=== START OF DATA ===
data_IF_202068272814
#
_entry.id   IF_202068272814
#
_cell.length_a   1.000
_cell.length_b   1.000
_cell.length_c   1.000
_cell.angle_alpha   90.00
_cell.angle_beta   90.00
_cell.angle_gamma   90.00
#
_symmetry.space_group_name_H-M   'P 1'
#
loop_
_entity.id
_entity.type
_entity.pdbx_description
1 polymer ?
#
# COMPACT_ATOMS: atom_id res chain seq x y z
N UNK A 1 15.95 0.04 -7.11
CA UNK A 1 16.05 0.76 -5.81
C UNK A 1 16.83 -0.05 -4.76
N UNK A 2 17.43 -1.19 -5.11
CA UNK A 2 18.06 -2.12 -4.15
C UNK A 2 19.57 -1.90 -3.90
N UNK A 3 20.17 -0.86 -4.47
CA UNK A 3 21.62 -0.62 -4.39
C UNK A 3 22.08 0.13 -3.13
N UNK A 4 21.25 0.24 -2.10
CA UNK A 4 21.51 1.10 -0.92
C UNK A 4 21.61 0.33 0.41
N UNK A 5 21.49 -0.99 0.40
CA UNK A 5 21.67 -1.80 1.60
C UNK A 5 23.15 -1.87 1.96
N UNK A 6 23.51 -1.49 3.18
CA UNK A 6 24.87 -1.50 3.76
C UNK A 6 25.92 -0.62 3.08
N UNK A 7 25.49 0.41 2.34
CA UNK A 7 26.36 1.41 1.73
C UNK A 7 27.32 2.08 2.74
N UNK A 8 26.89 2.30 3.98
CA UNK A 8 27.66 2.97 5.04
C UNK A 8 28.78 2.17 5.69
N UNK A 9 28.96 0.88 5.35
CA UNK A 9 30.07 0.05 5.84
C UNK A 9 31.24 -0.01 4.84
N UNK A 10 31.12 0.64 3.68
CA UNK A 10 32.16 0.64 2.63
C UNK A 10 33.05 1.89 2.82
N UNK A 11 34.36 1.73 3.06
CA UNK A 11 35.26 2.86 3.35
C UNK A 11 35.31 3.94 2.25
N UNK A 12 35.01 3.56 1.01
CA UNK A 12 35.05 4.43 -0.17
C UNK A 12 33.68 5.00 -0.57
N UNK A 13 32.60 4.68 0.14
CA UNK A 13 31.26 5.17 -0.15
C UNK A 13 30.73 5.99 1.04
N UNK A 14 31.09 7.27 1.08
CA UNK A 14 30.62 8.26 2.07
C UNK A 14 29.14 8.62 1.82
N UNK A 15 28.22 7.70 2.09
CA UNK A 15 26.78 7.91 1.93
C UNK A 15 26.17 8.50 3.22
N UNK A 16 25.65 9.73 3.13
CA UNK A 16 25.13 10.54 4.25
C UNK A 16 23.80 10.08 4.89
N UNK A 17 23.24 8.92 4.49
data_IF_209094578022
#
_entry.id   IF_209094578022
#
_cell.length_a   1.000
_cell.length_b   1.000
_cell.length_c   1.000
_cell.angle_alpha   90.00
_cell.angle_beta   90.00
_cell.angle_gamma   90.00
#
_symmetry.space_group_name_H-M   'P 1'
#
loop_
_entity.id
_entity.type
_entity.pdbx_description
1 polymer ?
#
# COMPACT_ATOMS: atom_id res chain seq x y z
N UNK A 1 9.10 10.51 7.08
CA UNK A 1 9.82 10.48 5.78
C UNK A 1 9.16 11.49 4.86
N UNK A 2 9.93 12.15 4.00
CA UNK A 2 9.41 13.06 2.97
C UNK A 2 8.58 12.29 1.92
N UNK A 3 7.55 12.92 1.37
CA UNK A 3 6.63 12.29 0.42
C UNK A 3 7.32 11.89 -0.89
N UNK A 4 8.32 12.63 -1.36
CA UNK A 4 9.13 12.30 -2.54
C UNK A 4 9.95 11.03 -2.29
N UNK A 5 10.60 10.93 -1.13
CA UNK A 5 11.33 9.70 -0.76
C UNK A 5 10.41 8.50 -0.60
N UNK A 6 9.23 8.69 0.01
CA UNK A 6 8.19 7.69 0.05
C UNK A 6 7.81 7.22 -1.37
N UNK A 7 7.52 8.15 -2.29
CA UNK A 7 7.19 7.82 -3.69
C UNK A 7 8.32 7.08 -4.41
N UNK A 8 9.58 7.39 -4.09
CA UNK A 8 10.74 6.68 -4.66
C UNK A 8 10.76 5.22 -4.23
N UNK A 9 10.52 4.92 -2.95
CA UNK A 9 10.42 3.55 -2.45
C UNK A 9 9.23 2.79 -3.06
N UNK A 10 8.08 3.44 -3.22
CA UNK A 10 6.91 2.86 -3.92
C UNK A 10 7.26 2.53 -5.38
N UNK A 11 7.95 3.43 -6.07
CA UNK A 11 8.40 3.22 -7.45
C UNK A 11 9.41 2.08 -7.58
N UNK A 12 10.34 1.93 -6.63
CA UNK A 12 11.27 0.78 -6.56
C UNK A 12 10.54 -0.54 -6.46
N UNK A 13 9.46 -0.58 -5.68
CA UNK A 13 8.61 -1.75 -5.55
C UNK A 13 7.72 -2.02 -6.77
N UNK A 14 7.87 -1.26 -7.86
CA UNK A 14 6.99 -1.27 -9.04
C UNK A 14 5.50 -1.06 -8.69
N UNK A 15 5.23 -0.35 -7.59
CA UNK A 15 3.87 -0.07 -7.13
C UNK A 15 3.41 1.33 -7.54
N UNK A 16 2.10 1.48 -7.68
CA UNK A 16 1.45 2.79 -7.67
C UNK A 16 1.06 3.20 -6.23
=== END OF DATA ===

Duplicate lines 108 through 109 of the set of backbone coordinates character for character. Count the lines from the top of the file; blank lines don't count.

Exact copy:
N UNK A 7 7.52 8.15 -2.29
CA UNK A 7 7.19 7.82 -3.69